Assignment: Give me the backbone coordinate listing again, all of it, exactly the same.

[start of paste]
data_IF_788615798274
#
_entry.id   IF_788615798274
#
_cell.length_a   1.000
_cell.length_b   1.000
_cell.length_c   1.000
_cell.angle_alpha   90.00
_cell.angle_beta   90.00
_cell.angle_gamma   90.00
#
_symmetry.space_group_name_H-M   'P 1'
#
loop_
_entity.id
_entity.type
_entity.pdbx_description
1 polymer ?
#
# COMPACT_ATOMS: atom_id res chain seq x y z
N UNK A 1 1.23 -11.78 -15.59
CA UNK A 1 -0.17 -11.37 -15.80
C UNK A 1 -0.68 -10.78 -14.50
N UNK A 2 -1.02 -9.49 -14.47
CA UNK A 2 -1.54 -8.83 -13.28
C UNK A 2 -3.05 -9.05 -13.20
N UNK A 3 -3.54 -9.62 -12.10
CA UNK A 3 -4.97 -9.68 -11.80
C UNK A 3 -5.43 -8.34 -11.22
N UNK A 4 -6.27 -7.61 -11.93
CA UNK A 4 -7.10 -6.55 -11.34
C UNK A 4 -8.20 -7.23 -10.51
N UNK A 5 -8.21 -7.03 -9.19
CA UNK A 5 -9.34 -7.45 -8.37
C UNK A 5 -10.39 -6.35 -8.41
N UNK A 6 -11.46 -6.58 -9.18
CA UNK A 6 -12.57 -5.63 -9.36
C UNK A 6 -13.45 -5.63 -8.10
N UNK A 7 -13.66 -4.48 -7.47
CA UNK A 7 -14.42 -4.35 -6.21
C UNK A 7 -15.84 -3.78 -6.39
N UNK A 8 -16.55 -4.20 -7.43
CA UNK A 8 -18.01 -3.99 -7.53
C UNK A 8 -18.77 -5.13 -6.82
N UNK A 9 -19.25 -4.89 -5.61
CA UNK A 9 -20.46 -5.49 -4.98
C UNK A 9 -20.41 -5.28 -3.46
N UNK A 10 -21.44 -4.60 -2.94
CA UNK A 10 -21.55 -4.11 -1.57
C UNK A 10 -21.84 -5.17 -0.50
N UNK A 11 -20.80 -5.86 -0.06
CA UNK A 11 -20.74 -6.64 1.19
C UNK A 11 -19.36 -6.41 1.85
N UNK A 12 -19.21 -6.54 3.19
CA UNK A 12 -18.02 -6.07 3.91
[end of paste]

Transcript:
data_IF_788615798274
#
_entry.id   IF_788615798274
#
_cell.length_a   1.000
_cell.length_b   1.000
_cell.length_c   1.000
_cell.angle_alpha   90.00
_cell.angle_beta   90.00
_cell.angle_gamma   90.00
#
_symmetry.space_group_name_H-M   'P 1'
#
loop_
_entity.id
_entity.type
_entity.pdbx_description
1 polymer ?
#
# COMPACT_ATOMS: atom_id res chain seq x y z
N UNK A 1 1.23 -11.78 -15.59
CA UNK A 1 -0.17 -11.37 -15.80
C UNK A 1 -0.68 -10.78 -14.50
N UNK A 2 -1.02 -9.49 -14.47
CA UNK A 2 -1.54 -8.83 -13.28
C UNK A 2 -3.05 -9.05 -13.20
N UNK A 3 -3.54 -9.62 -12.10
CA UNK A 3 -4.97 -9.68 -11.80
C UNK A 3 -5.43 -8.34 -11.22
N UNK A 4 -6.27 -7.61 -11.93
CA UNK A 4 -7.10 -6.55 -11.34
C UNK A 4 -8.20 -7.23 -10.51
N UNK A 5 -8.21 -7.03 -9.19
CA UNK A 5 -9.34 -7.45 -8.37
C UNK A 5 -10.39 -6.35 -8.41
N UNK A 6 -11.46 -6.58 -9.18
CA UNK A 6 -12.57 -5.63 -9.36
C UNK A 6 -13.45 -5.63 -8.10
N UNK A 7 -13.66 -4.48 -7.47
CA UNK A 7 -14.42 -4.35 -6.21
C UNK A 7 -15.84 -3.78 -6.39
N UNK A 8 -16.55 -4.20 -7.43
CA UNK A 8 -18.01 -3.99 -7.53
C UNK A 8 -18.77 -5.13 -6.82
N UNK A 9 -19.25 -4.89 -5.61
CA UNK A 9 -20.46 -5.49 -4.98
C UNK A 9 -20.41 -5.28 -3.46
N UNK A 10 -21.44 -4.60 -2.94
CA UNK A 10 -21.55 -4.11 -1.57
C UNK A 10 -21.84 -5.17 -0.50
N UNK A 11 -20.80 -5.86 -0.06
CA UNK A 11 -20.74 -6.64 1.19
C UNK A 11 -19.36 -6.41 1.85
N UNK A 12 -19.21 -6.54 3.19
CA UNK A 12 -18.02 -6.07 3.91